Yet not all live-action films have been successes. “Alice Through the Looking Glass” (2016), the sequel to the box-office smash, only made around $300 million worldwide.

This year’s “Dumbo” faced a similar fate, collecting only $346 million around the world. Although the film had a strong message - shining light on animal abuse and human greed - Tim Burton’s dark setting did not strike a chord with young audiences. The character of Dumbo, who was first introduced through the 1941 film, was also a little too unfamiliar to contemporary audiences.

Although “Aladdin” is a relatively recent film that came out 1992, Disney may have been concerned about the film’s box office success, so they turned to another form of marketing that they could trust.

“Because they were worried, they needed a star. It’s as simple as that,” said Yu Gi-na, a professor in the theater department at Dongguk University, when asked about the casting of Will Smith. “They need some form of assurance that the film will do well, and casting a star to play a part is the best way to guarantee that the film causes a commotion [and] get people talking about the film before its release.”

When studios are stuck, they turn to bankable celebrity talent. Because the actors in the lead roles of Aladdin and Jasmine are relatively unknown, Disney needed to add a big name to the cast list. Other live-action remakes have added A-list stars to their cast, like Emma Watson in “Beauty and the Beast” and Angelina Jolie in “Maleficent.”

But while Watson was criticized for her role and her not-quite-there singing talents, Jolie was widely praised for the role and received many accolades.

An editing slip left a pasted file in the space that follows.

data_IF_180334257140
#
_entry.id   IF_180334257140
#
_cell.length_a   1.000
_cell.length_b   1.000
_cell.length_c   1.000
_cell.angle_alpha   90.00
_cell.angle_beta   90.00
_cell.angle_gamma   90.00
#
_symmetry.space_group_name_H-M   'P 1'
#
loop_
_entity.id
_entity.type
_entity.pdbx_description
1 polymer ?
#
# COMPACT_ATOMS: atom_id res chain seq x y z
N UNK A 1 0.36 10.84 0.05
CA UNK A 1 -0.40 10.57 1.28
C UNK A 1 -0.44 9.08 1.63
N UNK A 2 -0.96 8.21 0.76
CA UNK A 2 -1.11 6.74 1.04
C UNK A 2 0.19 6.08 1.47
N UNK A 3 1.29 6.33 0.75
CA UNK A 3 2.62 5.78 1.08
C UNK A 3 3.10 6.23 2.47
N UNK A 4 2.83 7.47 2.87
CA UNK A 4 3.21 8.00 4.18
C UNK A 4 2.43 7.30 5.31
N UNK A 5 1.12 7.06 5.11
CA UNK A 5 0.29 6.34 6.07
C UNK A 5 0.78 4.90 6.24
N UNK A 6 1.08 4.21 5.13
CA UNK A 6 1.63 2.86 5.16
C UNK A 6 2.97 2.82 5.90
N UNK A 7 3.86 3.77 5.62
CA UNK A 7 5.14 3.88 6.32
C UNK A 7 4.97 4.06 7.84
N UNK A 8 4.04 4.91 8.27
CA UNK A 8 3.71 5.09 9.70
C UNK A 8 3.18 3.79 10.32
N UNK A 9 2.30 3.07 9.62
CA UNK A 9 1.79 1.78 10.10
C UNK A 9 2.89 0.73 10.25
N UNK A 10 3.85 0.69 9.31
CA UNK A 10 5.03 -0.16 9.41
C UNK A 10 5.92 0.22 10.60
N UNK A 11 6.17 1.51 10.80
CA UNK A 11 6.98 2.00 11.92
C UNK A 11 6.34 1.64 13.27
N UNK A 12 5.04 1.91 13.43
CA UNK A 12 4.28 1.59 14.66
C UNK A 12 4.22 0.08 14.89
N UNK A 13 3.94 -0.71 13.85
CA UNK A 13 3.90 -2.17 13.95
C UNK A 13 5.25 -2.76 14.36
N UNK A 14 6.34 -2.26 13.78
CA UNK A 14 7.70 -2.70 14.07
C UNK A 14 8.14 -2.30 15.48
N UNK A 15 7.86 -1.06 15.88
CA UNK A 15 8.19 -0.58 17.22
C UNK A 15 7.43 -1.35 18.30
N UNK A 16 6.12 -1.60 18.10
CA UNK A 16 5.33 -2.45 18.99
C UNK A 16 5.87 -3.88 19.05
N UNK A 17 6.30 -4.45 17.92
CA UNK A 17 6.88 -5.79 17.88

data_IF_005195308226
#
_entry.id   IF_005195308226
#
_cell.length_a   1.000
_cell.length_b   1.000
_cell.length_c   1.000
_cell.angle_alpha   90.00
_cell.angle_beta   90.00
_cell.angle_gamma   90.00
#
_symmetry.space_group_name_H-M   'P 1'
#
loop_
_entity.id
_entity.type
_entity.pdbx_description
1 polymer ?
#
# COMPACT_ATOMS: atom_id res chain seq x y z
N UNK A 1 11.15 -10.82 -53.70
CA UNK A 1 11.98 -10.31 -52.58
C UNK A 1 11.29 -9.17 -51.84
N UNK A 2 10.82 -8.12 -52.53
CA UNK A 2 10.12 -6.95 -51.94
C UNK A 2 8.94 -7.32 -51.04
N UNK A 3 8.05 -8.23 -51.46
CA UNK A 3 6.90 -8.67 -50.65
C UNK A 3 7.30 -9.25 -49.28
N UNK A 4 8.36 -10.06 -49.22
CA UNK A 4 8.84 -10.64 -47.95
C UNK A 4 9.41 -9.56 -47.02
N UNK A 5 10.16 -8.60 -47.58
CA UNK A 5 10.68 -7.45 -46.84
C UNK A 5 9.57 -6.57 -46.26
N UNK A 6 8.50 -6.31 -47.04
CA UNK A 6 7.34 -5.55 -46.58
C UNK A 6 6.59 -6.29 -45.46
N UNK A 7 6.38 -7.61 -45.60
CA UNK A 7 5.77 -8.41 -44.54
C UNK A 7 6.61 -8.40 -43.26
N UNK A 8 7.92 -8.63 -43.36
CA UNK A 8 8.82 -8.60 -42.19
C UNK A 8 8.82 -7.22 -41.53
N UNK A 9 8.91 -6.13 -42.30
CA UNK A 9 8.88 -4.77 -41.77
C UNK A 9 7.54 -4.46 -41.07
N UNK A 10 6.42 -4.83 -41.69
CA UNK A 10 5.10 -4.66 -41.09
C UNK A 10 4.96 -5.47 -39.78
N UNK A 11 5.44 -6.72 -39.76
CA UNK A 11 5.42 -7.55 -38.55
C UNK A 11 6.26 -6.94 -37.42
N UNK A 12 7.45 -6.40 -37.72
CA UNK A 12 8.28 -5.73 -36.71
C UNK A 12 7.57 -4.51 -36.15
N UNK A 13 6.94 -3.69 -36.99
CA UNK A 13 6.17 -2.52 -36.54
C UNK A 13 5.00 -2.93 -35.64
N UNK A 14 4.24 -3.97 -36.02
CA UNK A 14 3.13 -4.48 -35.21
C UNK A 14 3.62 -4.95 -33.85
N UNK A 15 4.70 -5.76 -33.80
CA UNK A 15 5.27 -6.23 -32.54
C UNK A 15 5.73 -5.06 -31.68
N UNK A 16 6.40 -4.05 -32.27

Unlike other live-action remakes, which have typically followed the original films pretty closely, “Maleficent,” was a creative take on the 1959 animated film “Sleeping Beauty.” The company took the original tale and showed why Maleficent became evil, giving the original story a modern twist. Another interesting change they made is when Aurora is under Maleficent’s spell, the “true lover’s kiss” that Aurora needs to break the spell comes from Maleficent, who had known and “raised” Aurora, growing to love and truly care for her, rather than Prince Phillip, whom the princess had only met for few minutes. Instead of emphasizing the love between the prince and the princess, Disney focused on the budding relationship between the “evil” fairy and the princess.

It’s obvious that live-action films have a clear selling point. “Disney fans who have grown up with the animated films are now adults with money to spend, and now, they may have families of their own to bring along, connect with the film, and have something to talk about,” said Hwang Jin-mee, a film critic from local film magazine Cine21. “It’s true that Disney is redeeming itself from the stories they told before by updating them with a bit of feminism, trying to depict the story from a different perspective. But they will never be able to surpass the originals because the plot never diverts. We already know the ending of the story, so where’s the fun in that?”

Moreover, the fans’ sentimental investment will always tilt toward the originals, which is something the company can’t make amends for.

“[Disney] is trying to secure as much of their original content as possible mostly due to the rise of Netflix, but I presume they’ve come to a dead end in developing their animated films, which is why they are relying heavily on their successful legacy.” Kim said.

Unfortunately for “Aladdin,” the magic that Genie flamboyantly brings to the animated film simply wasn’t easy to replicate, even with the latest CG technology. But sadly, this version of the film may be the one that the majority of younger audiences will see first, rather than the original animated classic.

BY LEE JAE-LIM [lee.jaelim@joongang.co.kr]